Problem Solving Bacteria

This is just awesome:

A strain of Escherichia coli bacteria can now solve [sudoku] puzzles
"Because sudoku has simple rules, we felt that maybe bacteria could solve it for us, as long as we designed a circuit for them to follow," says team leader Ryo Taniuchi.

The mechanism is ingenious and yet straightforward at the same time.

Basically, they have 16 different strains of bacteria, with each initial strain representing a spatial coordinate on a 4x4 grid. Each bacterium has a "4C3 leak" system, which is a chunk of DNA that the team designed that has 4 possible outputs. Depending on incoming signals, different chunks of that DNA will be excised, leaving only 1 output remaining.

Once there is only 1 element left, that bacterium is "differentiated," and starts making viruses that can transmit information about its location and identity. Bacteria strains in the same row, column or section can receive information from that bacterium, but others express special anti-sense RNA sequences that will silence incoming viruses from other locations (this probably doesn't make sense if you've never played sudoku before - you can check out the team's abstract to learn more).

All 16 strains are thrown into a flask to grow together, with a few of the strains pre-differentiated to start the puzzle off - once these have communicated to all of their neighbors, each strain "location" will differentiate and transmit that new information to its neighbors, and the puzzle will solve itself. The information in this culture flask must then be visualized by taking the viruses floating around in the flask and adding them to another set of engineered bacteria which are plated out in a 4x4 grid, and express particularly colored fluorescent proteins.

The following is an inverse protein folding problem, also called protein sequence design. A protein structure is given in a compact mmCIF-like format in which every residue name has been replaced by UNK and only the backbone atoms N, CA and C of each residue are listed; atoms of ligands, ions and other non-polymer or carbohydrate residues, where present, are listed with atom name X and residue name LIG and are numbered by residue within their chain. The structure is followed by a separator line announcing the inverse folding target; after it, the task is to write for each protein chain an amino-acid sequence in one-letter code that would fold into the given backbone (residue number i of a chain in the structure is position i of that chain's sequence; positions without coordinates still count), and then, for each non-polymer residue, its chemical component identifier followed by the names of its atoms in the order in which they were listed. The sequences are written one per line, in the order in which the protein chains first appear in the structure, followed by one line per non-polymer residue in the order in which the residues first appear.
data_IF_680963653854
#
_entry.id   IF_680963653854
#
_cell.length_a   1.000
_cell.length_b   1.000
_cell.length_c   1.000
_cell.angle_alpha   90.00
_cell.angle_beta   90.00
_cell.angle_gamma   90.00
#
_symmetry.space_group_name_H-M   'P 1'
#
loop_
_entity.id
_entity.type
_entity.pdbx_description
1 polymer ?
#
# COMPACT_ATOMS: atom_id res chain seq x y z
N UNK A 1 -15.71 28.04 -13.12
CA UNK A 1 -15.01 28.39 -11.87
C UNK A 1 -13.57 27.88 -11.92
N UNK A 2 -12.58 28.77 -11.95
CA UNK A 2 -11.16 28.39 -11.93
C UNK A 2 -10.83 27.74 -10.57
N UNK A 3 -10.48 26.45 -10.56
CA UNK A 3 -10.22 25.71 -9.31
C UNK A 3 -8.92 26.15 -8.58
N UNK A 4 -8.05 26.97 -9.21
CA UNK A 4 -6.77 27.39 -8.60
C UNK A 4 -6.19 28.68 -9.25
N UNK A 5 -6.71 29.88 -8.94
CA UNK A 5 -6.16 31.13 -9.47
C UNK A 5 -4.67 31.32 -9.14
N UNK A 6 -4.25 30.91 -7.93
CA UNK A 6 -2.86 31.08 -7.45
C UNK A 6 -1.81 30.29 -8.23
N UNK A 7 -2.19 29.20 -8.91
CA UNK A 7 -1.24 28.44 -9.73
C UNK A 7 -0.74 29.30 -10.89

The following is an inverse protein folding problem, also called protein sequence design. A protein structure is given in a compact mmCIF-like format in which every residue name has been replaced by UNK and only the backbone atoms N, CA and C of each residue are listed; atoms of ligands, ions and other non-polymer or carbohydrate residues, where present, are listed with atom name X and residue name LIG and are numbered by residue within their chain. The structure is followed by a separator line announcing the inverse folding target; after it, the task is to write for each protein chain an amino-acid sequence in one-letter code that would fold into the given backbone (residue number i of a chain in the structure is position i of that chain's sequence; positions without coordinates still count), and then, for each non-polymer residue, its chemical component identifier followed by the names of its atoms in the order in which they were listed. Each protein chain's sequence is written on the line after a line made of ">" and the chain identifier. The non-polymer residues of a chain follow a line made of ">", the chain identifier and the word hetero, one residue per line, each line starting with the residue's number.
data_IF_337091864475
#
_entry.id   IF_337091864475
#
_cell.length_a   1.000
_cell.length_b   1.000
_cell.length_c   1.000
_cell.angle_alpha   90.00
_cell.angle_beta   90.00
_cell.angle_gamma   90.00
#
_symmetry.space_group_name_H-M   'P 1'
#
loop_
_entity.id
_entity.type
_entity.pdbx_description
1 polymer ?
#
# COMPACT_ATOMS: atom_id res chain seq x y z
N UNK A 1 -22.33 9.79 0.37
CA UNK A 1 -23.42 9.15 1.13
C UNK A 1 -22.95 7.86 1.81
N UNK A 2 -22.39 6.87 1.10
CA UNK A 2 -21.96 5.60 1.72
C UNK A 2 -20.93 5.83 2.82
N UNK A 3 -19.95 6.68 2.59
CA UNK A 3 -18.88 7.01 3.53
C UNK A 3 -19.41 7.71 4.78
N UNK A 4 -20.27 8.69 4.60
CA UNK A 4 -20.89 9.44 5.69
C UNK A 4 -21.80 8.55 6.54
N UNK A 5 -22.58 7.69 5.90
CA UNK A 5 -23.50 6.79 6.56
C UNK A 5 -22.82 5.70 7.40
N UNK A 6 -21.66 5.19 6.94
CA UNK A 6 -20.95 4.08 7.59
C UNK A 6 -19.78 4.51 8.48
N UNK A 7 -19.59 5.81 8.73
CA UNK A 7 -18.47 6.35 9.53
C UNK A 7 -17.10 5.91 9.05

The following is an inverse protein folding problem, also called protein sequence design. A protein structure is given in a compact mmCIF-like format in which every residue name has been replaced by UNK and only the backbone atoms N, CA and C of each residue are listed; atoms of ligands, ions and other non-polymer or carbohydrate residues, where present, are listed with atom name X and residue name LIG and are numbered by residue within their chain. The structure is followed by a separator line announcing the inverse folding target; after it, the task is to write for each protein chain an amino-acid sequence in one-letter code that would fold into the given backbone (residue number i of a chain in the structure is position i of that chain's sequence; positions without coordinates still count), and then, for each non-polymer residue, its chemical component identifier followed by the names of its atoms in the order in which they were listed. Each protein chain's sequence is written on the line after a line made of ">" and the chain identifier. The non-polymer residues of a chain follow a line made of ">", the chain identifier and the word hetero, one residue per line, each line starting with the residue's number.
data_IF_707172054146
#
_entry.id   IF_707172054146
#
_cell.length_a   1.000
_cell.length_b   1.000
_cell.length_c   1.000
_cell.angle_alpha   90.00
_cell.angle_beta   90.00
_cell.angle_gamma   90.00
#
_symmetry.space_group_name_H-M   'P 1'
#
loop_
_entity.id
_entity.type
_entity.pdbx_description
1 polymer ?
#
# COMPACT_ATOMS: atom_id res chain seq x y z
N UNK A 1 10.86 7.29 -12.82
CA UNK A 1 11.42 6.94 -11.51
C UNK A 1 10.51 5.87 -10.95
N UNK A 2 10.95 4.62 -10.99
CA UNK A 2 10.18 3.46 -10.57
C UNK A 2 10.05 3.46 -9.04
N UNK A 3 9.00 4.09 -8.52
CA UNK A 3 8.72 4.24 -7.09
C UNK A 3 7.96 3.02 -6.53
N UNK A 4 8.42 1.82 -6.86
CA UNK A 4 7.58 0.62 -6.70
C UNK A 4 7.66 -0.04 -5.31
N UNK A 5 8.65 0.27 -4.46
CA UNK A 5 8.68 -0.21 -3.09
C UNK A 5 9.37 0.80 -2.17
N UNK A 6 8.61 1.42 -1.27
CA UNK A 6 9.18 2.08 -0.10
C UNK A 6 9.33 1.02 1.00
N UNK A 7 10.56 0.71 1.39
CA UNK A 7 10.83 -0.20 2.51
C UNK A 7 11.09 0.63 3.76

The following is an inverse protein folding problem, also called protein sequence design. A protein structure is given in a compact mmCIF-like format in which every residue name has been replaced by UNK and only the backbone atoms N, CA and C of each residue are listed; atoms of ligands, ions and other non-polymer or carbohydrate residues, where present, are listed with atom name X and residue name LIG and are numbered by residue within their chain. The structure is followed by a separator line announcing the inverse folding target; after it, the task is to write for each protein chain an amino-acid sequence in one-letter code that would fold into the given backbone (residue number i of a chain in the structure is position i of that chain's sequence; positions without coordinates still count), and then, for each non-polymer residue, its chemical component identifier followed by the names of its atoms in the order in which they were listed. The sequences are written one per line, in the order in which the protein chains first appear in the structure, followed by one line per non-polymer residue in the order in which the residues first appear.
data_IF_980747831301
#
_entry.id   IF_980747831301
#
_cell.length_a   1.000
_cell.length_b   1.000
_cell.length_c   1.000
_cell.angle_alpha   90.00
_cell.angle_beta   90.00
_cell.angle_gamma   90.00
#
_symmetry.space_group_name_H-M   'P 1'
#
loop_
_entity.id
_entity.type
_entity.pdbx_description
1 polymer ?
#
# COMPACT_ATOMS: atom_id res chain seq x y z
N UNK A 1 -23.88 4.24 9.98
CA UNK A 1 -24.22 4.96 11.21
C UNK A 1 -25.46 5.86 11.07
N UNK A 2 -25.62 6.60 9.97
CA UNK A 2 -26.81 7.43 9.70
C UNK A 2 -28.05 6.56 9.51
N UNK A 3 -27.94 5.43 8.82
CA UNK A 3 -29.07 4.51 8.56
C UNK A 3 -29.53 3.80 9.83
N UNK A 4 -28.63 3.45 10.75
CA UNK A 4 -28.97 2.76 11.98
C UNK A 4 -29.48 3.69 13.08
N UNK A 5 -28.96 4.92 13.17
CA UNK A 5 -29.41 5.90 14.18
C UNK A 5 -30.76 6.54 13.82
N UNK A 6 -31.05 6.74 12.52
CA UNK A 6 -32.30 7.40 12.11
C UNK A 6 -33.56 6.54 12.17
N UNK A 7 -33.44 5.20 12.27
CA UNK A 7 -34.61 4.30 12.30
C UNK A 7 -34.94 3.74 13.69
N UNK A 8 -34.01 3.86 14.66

I think that the viruses and bacteria used in this system can barely even be called viruses and bacteria. We don't call a hammer "shaped steel with a rubber grip," even though that's what it's made from. These "organisms" are so heavily engineered, so sculpted to our ends that they are barely a shadow of their former selves. They are membrane-enclosed tools. And we're only getting better at these sorts of manipulations.

Like I said - awesome.

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Ahhh, once again this blog gives me the ability to talk about awesome things to people who think I'm way smarter than I actually am.

The experiment that has been carried out is brilliant and this just shows the amount of development that happened in technology.

Like you mentioned, these organism can't exactly be called bacteria or viruses because they have been highly engineered. But this does reveal the scope to use such engineered bacteria to treat viral infections that have been a challenge in the pharmaceutical industry.

By Rajani Balasub… (not verified) on 19 Nov 2010 #permalink